I have been reading accounts of the early history of the Red River Delta and am trying to see how historians (both Vietnamese and non-Vietnamese) deal with the fact that the historical information that we have about much of the first millennium BC appears in sources that were compiled over 1,000 years later.


In reading the works of Vietnamese scholars I see a general pattern in the way that scholars justify their interpretation of the past, and I will use the above book as an example.

The above author first talks about the historical sources that say that there was a line of kings called the Hùng kings who ruled in the first millennium BC, and then says that premodern scholars had doubts about this information, but that they did not examine this information with a methodology enabled them to get to the truth.


Then in the twentieth century the French introduced new ways of looking at the past. Some of the French scholars were Sinologists (“người thông thạo Hán học” – and therefore not really knowledgeable about Vietnamese society), and in looking at early Vietnamese historical sources they concluded that information about early kings – the “Hùng kings” – was not historically accurate.

At the same time that French scholars dismissed information in Vietnamese historical sources, they introduce the practice of archaeology and found evidence of a sophisticated society in the Red River Delta in the first millennium BC – the Đơng Sôn society/culture.

The above author (like many other authors), goes on to say that because the French were “Euro-centric” and had a “colonialist” mindset, they did not interpret their findings correctly. In particular, they emphasized foreign influences on the region rather than talk about indigenous developments.


It was thus only in the late 1960s when scholars in North Vietnam examined the first millennium BC that a “correct” understanding of the past finally emerged.

What these scholars argued was that the developments that took place in the Red River Delta throughout much of the first millennium BC were indigenous.


That is fine, however in making this claim, scholars then make what we can call a “semantic slide.” They go from talking about archaeological artifacts (without making reference to historical texts) to saying that the “Hùng king period” (thời đại Hùng Vương) really existed.

This expression – the “Hùng king period” really existed – is extremely vague. In saying that the “Hùng king period” really existed, are scholars saying that we can rely on what is written in later historical sources? Or is this simply an expression that is used to “talk back” to the colonial French scholars, and what it really means is that there was a “sophisticated indigenous society” in the Red River Delta (which may have been completely unrelated to what was later written in texts)?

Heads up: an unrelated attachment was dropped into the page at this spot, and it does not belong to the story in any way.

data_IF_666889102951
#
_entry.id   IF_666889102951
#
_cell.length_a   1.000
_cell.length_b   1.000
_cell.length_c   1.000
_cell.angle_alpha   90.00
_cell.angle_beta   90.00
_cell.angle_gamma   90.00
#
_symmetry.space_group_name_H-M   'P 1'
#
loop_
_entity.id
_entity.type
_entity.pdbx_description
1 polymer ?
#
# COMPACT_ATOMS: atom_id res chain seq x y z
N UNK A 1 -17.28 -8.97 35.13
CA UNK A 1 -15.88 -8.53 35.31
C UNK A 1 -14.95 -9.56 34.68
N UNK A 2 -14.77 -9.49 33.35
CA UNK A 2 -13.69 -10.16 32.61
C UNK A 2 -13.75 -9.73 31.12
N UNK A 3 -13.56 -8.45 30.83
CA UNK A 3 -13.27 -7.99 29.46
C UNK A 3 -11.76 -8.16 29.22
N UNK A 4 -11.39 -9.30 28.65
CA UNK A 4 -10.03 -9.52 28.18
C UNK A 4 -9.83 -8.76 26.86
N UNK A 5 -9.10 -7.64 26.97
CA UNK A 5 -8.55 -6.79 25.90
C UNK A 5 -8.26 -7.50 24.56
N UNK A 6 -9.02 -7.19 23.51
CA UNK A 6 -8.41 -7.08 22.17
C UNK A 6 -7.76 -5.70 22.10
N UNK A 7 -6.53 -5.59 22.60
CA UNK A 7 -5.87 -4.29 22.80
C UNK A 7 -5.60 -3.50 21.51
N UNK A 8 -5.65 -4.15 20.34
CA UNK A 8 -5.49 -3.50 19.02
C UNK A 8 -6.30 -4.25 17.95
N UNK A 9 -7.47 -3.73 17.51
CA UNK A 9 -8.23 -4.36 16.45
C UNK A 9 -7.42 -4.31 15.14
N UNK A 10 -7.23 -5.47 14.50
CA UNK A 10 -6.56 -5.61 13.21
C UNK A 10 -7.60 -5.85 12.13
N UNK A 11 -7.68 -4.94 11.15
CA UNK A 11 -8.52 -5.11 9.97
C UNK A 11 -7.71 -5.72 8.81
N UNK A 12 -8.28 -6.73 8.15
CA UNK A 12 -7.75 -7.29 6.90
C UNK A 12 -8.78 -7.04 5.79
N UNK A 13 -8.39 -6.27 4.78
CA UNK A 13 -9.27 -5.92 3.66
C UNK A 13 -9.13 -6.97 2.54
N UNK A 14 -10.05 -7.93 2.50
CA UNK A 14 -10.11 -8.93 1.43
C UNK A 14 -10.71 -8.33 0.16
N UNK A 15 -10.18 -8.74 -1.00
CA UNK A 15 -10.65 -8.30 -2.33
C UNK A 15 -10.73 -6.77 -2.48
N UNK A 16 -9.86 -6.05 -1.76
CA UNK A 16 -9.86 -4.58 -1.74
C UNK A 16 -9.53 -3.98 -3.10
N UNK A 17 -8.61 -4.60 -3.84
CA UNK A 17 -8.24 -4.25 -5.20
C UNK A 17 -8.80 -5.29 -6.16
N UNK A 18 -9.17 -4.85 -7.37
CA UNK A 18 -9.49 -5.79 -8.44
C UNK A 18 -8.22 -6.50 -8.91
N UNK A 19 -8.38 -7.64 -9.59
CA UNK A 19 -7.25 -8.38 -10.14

It’s very difficult to tell, and this is one aspect of the “semantic slide.” Scholars do not make it clear what they think, and therefore it is easy for “meaning” to “slide” from one point to another.


However, even if there are cases when scholars use the expression, the “Hùng king period,” to refer in general to a “sophisticated indigenous society” in the first millennium BC and do not argue that what was written later in texts was actually true, they nonetheless go ahead and use information from those later historical sources to talk about the first millennium BC.

This is another aspect of the “semantic slide.” Once a scholar has declared that Đông Sơn artifacts demonstrate that the “Hùng king period” really existed, then s/he will go ahead and use whatever information from historical sources s/he wants.


The problem is that archaeologists have not found evidence to support what is written in those later sources. No one has found the Hùng king’s capital. The border of the kingdom, as described in historical sources, does not match the area that archaeologists look at. The list of differences between what was written later and what archaeologists have dug up from the ground goes on and on. . .

So archaeologists have not found evidence of any actual Hùng kings. They have simply found evidence of a sophisticated indigenous society. However, when scholars declare that this archaeological evidence proves the existence of the “Hùng king period,” they blur the lines between these two points, and allow meaning to slide in the direction they want it to.

This “semantic slide” is extremely convenient. It enables scholars to avoid having to be precise, and gives them the freedom to use whatever information they want, however they want.